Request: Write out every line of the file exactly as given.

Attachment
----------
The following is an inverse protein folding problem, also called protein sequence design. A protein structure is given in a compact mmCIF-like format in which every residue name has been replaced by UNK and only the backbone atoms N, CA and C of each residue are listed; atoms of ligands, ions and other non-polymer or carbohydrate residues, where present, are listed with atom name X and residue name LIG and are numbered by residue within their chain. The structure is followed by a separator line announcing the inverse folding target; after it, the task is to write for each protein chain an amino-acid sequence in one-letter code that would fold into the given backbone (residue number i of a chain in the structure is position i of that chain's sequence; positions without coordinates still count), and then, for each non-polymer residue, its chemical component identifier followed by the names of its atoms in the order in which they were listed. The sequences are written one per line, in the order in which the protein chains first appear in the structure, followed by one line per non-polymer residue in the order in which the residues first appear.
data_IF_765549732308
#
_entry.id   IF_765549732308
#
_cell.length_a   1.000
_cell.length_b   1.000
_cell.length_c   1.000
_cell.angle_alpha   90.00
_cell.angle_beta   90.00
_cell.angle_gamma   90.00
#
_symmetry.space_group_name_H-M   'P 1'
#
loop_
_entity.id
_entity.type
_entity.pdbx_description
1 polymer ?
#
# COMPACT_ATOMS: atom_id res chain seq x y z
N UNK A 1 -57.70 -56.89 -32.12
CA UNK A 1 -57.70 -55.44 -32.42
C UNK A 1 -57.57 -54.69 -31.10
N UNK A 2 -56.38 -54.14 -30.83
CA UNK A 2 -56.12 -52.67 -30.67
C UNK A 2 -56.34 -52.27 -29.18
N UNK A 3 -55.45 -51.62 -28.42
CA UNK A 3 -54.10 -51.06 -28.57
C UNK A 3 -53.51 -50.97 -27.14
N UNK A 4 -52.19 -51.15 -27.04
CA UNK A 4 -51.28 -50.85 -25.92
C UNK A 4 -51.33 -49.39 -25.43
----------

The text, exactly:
The following is an inverse protein folding problem, also called protein sequence design. A protein structure is given in a compact mmCIF-like format in which every residue name has been replaced by UNK and only the backbone atoms N, CA and C of each residue are listed; atoms of ligands, ions and other non-polymer or carbohydrate residues, where present, are listed with atom name X and residue name LIG and are numbered by residue within their chain. The structure is followed by a separator line announcing the inverse folding target; after it, the task is to write for each protein chain an amino-acid sequence in one-letter code that would fold into the given backbone (residue number i of a chain in the structure is position i of that chain's sequence; positions without coordinates still count), and then, for each non-polymer residue, its chemical component identifier followed by the names of its atoms in the order in which they were listed. The sequences are written one per line, in the order in which the protein chains first appear in the structure, followed by one line per non-polymer residue in the order in which the residues first appear.
data_IF_765549732308
#
_entry.id   IF_765549732308
#
_cell.length_a   1.000
_cell.length_b   1.000
_cell.length_c   1.000
_cell.angle_alpha   90.00
_cell.angle_beta   90.00
_cell.angle_gamma   90.00
#
_symmetry.space_group_name_H-M   'P 1'
#
loop_
_entity.id
_entity.type
_entity.pdbx_description
1 polymer ?
#
# COMPACT_ATOMS: atom_id res chain seq x y z
N UNK A 1 -57.70 -56.89 -32.12
CA UNK A 1 -57.70 -55.44 -32.42
C UNK A 1 -57.57 -54.69 -31.10
N UNK A 2 -56.38 -54.14 -30.83
CA UNK A 2 -56.12 -52.67 -30.67
C UNK A 2 -56.34 -52.27 -29.18
N UNK A 3 -55.45 -51.62 -28.42
CA UNK A 3 -54.10 -51.06 -28.57
C UNK A 3 -53.51 -50.97 -27.14
N UNK A 4 -52.19 -51.15 -27.04
CA UNK A 4 -51.28 -50.85 -25.92
C UNK A 4 -51.33 -49.39 -25.43